This week, the majority Republicans ought to take the first steps at bipartisanship, as Ervin did 40 years ago. Republicans should use the gavel fairly and not wield it in an attempt to silence opposing points of view. The burden should not fall exclusively on the Republicans, though. Questions of mishandling of classified material and protecting U.S. officials stationed abroad are important issues that Congress has a duty to examine. For their part, Democrats should ask serious questions, and not just try to defend Clinton, the front-runner for their presidential nomination. Instead, they should work with the GOP to try to get to the heart of the matters being raised. It may sound like a pipe dream in these hyper-partisan times, but the potential for greater dialogue and more transparent exchanges also brings a greater opportunity to improve both the quality and the public appetite for modern hearings.
Another way to improve hearings is for members to show up. The absence of most lawmakers from most hearings (except when they are the ones asking the questions) makes it seem like the hearings are just for show and not a serious exploration of issues. This kind of pop-in-and-pop-out approach led to an embarrassing incident last year, in which Sen. Dan Coats (R-Ind.) began asking questions of Undersecretary of Treasury for Terrorism David Cohen — questions that should have been directed in another hearing to Principal Deputy Defense Undersecretary Mike McCord. Midway through Coats' questioning, a staffer handed the senator a note. Coats read it and said: "I just got a note saying I'm at the wrong hearing." In Coats's defense, at least he showed up. Too often members do not come at all. A 2014 analysis of hearing attendance data by the Washington Examiner found that "dozens" of House members were absent at two-thirds of their committee meetings. Skipping hearings can have real consequences. If members attend, they can "protect" witnesses from tough questioning by the other party. Members cannot, of course, control the questions of others, but they can give their own witnesses — who are, after all, invited guests — the opportunity to respond to questions or allegations that may have been issued from the other side.
Another improvement: Make hearings more strategic and less reactive. Members, particularly those in the majority who control the schedule, should try to build a case for a policy over time rather than just reacting to a specific headline. As Jim Hamilton, who served as a lawyer on the Senate Watergate Committee, recalled, "We built the hearings like a story." Making policy or political differences into a compelling story takes time, preparation and hard work. The Watergate committee devoted well over a year to its hearings, something that our attention-challenged electorate may have trouble comprehending. The Butterfield revelation — the one that doomed the Nixon presidency — came as a result of pre-hearing investigations and an off-camera interview with a key witness. TV moments may be what people remember, but those moments happen only after hours of preparation and investigation that take place long before the camera goes on.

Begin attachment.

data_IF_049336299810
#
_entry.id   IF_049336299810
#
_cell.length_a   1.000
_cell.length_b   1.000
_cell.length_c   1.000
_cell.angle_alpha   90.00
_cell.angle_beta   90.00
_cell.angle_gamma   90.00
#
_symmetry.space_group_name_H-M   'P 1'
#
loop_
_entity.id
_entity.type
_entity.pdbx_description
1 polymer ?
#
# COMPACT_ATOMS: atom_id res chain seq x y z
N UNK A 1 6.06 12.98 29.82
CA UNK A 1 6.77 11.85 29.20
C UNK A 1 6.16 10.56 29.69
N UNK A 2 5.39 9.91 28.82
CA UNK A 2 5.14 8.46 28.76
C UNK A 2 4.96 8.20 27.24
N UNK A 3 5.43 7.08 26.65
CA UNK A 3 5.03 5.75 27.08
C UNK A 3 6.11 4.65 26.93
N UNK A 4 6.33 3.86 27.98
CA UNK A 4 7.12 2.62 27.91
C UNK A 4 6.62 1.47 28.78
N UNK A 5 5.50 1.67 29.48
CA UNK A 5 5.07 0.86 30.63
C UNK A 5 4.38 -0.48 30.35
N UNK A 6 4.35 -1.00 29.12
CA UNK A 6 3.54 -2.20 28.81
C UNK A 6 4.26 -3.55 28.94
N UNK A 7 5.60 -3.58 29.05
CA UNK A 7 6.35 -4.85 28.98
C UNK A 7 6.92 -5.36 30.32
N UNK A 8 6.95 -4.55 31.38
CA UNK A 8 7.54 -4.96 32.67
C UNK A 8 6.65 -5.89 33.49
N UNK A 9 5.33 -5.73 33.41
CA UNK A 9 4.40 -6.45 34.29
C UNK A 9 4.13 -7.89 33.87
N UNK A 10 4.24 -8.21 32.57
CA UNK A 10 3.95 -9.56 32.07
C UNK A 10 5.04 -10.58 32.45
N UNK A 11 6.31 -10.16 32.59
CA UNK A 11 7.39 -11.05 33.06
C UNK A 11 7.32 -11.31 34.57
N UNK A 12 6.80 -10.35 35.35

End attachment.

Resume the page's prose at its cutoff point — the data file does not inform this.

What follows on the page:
Encouraging members to be respectful, to give witnesses and the other party time to make their points would also make hearings more compelling. This obligation may fall more heavily on the majority party, but both sides would benefit from presenting a more collegial face to the nation. We saw this play out at last year's hearings on the Internal Revenue Service. Rep. Darrell Issa (R-Calif.), chairman of the House Reform & Oversight Committee, unwisely got frustrated with his Democratic counterpart, Elijah Cummings (Md.), who was trying to ask a question that was in reality more of a statement. Issa cut off Cummings's microphone, and even made a hand-to-throat gesture to indicate his desire to prevent Cummings from speaking. That meant the hearing got attention, but it was an unwanted variety, as Democrats used the incident to accuse the Republicans of partisanship and heavy-handedness. Even Cummings's mother recognized the favor Issa had done for her son for his moment in the spotlight. As Cummings recalled, "My 88-year-old former-sharecropper mother said, 'Don't be mad at that man. That man done made you famous.' " Cummings may have benefited from the exchange, but the country saw it as just one more reason to tune out the partisan circuses that are the modern hearing. Let's hope the committee members — on both sides of the aisle — take some of this advice and make the upcoming Benghazi hearings something worth watching.